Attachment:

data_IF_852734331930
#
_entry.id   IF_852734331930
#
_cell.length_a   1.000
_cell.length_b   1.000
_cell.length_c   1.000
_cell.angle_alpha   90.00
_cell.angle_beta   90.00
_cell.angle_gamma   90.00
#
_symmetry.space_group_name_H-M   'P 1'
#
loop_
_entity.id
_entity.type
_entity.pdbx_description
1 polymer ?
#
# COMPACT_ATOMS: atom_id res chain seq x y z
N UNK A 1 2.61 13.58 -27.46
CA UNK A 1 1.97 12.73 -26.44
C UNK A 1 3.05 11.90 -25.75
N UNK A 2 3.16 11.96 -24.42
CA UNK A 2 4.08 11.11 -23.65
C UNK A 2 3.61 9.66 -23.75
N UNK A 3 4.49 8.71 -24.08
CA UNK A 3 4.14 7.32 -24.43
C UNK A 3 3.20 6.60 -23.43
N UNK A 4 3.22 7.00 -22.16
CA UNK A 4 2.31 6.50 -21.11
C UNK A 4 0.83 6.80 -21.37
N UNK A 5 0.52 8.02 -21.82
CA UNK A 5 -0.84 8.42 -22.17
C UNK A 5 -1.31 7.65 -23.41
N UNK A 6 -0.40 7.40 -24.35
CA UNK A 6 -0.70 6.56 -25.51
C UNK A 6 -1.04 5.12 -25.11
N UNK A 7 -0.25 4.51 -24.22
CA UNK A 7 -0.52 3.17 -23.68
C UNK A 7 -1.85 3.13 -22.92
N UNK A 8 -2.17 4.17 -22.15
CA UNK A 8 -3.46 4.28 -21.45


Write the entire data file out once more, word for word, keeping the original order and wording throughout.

data_IF_852734331930
#
_entry.id   IF_852734331930
#
_cell.length_a   1.000
_cell.length_b   1.000
_cell.length_c   1.000
_cell.angle_alpha   90.00
_cell.angle_beta   90.00
_cell.angle_gamma   90.00
#
_symmetry.space_group_name_H-M   'P 1'
#
loop_
_entity.id
_entity.type
_entity.pdbx_description
1 polymer ?
#
# COMPACT_ATOMS: atom_id res chain seq x y z
N UNK A 1 2.61 13.58 -27.46
CA UNK A 1 1.97 12.73 -26.44
C UNK A 1 3.05 11.90 -25.75
N UNK A 2 3.16 11.96 -24.42
CA UNK A 2 4.08 11.11 -23.65
C UNK A 2 3.61 9.66 -23.75
N UNK A 3 4.49 8.71 -24.08
CA UNK A 3 4.14 7.32 -24.43
C UNK A 3 3.20 6.60 -23.43
N UNK A 4 3.22 7.00 -22.16
CA UNK A 4 2.31 6.50 -21.11
C UNK A 4 0.83 6.80 -21.37
N UNK A 5 0.52 8.02 -21.82
CA UNK A 5 -0.84 8.42 -22.17
C UNK A 5 -1.31 7.65 -23.41
N UNK A 6 -0.40 7.40 -24.35
CA UNK A 6 -0.70 6.56 -25.51
C UNK A 6 -1.04 5.12 -25.11
N UNK A 7 -0.25 4.51 -24.22
CA UNK A 7 -0.52 3.17 -23.68
C UNK A 7 -1.85 3.13 -22.92
N UNK A 8 -2.17 4.17 -22.15
CA UNK A 8 -3.46 4.28 -21.45